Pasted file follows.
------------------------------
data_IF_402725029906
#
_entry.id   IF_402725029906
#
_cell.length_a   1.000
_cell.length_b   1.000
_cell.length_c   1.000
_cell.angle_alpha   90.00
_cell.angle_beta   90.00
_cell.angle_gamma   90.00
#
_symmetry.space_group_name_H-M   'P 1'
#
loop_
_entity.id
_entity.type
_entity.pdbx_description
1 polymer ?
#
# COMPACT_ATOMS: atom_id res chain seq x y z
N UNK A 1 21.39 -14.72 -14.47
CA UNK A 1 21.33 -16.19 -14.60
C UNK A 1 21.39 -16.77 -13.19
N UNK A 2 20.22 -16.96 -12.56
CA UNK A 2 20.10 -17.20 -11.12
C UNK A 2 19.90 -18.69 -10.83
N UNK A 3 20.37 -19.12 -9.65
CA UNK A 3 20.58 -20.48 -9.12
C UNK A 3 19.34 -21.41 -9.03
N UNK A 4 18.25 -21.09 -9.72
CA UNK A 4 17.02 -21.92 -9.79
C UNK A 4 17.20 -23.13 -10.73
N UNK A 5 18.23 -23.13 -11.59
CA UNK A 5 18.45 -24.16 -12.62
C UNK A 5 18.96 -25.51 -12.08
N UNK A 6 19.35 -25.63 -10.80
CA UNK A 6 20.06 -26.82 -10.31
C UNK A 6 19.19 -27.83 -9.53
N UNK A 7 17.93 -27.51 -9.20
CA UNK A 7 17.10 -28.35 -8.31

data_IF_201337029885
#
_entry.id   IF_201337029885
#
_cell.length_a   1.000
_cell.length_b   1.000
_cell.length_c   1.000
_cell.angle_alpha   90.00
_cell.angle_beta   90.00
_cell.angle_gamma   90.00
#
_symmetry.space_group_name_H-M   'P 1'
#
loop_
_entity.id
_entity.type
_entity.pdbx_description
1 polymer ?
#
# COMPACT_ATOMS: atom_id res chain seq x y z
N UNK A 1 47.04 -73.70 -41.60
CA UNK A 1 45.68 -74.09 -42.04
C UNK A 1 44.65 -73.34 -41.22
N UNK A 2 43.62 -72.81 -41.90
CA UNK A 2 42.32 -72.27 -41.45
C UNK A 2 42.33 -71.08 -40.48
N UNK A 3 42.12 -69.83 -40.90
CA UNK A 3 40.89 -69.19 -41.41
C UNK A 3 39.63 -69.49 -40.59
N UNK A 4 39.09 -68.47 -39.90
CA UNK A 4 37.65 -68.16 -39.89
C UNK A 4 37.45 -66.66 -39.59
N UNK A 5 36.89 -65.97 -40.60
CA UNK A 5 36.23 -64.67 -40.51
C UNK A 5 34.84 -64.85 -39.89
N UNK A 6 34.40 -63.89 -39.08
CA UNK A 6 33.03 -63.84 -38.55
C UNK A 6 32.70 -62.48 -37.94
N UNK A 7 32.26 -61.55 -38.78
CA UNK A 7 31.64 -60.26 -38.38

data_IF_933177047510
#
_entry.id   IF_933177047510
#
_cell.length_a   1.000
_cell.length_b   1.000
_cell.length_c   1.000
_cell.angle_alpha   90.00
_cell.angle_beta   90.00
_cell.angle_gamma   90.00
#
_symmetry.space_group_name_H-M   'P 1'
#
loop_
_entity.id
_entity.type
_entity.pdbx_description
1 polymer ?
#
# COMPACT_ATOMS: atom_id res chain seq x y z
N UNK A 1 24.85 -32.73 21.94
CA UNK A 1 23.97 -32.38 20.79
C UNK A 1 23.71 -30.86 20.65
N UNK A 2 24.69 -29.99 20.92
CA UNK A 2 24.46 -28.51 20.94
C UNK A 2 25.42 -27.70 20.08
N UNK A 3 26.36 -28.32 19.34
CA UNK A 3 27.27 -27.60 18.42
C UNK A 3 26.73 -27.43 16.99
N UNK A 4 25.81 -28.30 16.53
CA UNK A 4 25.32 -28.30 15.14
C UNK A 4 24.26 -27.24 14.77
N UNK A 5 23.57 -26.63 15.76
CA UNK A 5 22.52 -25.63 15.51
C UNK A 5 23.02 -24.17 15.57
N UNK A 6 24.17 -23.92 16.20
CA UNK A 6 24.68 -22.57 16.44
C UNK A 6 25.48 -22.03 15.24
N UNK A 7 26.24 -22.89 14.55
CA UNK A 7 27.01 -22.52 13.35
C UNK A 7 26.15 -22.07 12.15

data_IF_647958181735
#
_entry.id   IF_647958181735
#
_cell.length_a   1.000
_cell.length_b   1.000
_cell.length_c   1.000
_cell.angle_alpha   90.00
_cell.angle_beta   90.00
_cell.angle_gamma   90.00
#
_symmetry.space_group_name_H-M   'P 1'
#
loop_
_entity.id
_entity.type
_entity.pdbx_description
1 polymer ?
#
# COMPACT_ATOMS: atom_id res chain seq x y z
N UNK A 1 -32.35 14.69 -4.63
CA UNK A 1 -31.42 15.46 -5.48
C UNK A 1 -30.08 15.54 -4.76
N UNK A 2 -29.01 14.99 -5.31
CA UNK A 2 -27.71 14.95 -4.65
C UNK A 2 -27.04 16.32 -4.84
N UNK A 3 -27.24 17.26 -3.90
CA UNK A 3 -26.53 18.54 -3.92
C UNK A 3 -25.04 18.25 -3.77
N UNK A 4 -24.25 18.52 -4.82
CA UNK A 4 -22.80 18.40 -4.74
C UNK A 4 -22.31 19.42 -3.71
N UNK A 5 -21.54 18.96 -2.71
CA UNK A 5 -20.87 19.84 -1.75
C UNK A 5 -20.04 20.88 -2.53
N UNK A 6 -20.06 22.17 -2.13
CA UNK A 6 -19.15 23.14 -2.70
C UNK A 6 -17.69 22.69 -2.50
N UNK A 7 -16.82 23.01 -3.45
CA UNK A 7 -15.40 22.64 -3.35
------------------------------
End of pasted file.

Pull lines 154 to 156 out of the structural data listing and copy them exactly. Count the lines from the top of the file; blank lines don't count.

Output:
N UNK A 5 -21.54 18.96 -2.71
CA UNK A 5 -20.87 19.84 -1.75
C UNK A 5 -20.04 20.88 -2.53